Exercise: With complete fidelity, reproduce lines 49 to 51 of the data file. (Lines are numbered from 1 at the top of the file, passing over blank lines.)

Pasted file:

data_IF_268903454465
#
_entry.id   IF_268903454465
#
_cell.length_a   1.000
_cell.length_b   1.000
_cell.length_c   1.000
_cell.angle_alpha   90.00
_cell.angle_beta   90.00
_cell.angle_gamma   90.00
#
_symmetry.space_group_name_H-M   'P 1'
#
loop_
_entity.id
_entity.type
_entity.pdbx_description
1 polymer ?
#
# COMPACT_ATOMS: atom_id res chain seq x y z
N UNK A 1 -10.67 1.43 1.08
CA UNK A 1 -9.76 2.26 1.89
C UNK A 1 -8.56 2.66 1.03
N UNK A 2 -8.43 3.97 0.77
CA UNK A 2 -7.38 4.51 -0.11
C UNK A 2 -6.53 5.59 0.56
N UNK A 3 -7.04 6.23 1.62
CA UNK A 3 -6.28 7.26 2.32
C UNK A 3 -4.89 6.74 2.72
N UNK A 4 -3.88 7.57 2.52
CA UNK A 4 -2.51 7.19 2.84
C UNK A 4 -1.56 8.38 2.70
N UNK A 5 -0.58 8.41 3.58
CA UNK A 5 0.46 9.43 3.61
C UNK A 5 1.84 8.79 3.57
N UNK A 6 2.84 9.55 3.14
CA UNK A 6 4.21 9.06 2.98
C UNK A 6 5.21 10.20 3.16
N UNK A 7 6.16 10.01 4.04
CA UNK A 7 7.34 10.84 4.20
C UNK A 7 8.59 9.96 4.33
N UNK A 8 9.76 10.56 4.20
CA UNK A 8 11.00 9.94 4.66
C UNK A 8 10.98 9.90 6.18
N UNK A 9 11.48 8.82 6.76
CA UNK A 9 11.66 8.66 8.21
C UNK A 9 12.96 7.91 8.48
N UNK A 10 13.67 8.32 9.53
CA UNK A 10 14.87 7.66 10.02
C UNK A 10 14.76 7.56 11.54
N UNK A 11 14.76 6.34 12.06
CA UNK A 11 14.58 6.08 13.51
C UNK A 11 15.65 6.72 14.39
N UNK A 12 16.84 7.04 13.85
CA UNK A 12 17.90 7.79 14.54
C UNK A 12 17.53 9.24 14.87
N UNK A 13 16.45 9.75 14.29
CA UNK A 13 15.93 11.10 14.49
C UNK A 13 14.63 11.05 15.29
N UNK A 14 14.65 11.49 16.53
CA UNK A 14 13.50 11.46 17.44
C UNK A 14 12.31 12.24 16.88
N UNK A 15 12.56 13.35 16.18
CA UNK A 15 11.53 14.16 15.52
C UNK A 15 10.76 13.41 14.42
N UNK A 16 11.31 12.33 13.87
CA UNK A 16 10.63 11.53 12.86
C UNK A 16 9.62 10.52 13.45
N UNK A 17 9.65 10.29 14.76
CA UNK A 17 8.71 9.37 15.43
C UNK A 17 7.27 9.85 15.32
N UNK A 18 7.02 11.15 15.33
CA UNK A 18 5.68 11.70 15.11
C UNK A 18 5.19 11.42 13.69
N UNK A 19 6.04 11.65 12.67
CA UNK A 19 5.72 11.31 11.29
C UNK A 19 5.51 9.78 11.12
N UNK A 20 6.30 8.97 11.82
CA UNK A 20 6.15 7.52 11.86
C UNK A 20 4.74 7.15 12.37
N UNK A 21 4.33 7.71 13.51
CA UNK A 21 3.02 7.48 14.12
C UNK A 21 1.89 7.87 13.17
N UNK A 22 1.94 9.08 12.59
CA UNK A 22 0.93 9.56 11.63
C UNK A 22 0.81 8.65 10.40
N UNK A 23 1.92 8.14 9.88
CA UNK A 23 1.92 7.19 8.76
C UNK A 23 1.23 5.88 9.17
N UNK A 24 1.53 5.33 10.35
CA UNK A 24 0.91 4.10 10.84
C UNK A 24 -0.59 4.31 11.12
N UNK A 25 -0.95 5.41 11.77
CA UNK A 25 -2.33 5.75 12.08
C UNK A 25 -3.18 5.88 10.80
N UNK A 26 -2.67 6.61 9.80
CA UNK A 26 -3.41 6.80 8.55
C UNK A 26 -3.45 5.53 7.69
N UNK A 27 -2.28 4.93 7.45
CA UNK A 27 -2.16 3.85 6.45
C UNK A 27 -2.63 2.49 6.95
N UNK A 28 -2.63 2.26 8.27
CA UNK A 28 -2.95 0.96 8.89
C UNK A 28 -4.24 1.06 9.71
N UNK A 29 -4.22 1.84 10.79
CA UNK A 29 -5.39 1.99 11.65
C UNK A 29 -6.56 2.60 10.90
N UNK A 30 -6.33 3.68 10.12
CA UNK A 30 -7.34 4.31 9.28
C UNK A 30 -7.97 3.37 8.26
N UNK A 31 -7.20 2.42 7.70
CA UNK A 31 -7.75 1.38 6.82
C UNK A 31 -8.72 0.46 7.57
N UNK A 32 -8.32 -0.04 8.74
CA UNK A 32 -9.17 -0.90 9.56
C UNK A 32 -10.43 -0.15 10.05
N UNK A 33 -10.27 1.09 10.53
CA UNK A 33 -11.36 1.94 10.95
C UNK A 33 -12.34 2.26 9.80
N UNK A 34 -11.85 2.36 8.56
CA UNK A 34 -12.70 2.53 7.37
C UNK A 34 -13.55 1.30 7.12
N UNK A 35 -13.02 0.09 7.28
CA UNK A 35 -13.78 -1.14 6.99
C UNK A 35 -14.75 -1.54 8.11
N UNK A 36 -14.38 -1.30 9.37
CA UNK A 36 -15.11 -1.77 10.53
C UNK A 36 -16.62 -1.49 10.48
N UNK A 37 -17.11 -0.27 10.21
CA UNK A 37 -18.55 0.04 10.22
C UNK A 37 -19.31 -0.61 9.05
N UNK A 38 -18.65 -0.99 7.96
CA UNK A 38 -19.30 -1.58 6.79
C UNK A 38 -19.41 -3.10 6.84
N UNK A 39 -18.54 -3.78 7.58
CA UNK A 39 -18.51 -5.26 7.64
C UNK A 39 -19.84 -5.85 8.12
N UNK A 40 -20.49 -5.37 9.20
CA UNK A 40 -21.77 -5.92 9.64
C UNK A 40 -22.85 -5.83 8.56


CA UNK A 10 14.87 7.66 10.02
C UNK A 10 14.76 7.56 11.54
N UNK A 11 14.76 6.34 12.06